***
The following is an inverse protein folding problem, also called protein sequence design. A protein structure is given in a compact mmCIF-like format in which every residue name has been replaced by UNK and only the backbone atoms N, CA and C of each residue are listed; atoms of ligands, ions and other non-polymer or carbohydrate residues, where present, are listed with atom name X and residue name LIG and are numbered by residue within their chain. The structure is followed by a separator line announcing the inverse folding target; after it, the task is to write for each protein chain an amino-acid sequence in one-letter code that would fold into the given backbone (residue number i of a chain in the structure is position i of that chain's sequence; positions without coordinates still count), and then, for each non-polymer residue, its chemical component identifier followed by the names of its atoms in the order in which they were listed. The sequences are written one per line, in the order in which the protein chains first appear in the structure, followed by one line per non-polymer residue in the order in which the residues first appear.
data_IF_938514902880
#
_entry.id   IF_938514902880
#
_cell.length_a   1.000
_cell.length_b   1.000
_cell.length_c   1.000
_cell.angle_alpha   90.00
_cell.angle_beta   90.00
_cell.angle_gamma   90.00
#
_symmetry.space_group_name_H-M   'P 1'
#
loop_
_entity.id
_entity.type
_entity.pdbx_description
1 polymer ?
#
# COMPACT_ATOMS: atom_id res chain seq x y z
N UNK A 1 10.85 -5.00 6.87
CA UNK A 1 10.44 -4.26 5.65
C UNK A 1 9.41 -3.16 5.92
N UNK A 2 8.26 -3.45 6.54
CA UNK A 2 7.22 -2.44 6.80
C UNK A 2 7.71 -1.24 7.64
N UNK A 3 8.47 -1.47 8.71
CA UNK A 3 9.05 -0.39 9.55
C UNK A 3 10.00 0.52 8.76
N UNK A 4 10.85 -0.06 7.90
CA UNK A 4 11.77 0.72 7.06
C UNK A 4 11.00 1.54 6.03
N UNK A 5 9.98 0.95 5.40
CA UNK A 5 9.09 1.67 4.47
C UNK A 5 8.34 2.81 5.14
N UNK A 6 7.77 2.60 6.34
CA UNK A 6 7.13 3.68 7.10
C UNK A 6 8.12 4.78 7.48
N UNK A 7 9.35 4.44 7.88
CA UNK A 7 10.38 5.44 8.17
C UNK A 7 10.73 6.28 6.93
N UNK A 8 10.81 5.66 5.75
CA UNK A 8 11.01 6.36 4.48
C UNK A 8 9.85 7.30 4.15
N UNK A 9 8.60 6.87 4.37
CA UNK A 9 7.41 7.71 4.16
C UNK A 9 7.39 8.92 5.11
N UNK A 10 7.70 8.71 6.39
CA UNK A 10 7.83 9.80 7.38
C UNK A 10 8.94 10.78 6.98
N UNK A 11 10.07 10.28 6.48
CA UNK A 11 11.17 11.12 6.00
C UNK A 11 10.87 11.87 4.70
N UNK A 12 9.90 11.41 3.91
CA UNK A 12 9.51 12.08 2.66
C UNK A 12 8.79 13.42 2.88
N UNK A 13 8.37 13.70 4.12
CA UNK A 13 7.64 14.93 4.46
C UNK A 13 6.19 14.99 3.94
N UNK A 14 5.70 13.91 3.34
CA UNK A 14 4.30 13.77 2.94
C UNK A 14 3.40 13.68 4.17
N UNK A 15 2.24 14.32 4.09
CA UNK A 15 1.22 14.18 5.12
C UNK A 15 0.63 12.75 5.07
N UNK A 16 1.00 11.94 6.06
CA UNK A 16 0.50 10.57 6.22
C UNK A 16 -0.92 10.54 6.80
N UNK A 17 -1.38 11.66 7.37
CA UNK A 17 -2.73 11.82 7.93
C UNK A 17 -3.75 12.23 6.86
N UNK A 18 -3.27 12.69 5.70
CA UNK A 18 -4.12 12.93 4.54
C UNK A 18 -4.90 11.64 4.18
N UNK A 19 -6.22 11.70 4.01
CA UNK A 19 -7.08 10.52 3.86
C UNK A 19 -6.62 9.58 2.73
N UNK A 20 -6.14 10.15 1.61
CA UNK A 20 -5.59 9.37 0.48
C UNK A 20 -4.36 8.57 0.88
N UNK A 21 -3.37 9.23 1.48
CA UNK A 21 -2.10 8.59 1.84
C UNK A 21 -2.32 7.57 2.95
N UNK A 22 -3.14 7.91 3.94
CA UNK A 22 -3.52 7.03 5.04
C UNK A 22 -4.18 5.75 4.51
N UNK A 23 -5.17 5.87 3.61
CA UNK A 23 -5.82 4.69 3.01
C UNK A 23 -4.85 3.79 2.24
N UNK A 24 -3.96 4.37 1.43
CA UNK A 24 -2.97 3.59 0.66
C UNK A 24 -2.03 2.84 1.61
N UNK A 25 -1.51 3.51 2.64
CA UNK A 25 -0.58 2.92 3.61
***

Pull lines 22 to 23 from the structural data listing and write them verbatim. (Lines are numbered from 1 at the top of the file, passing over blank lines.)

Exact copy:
N UNK A 1 10.85 -5.00 6.87
CA UNK A 1 10.44 -4.26 5.65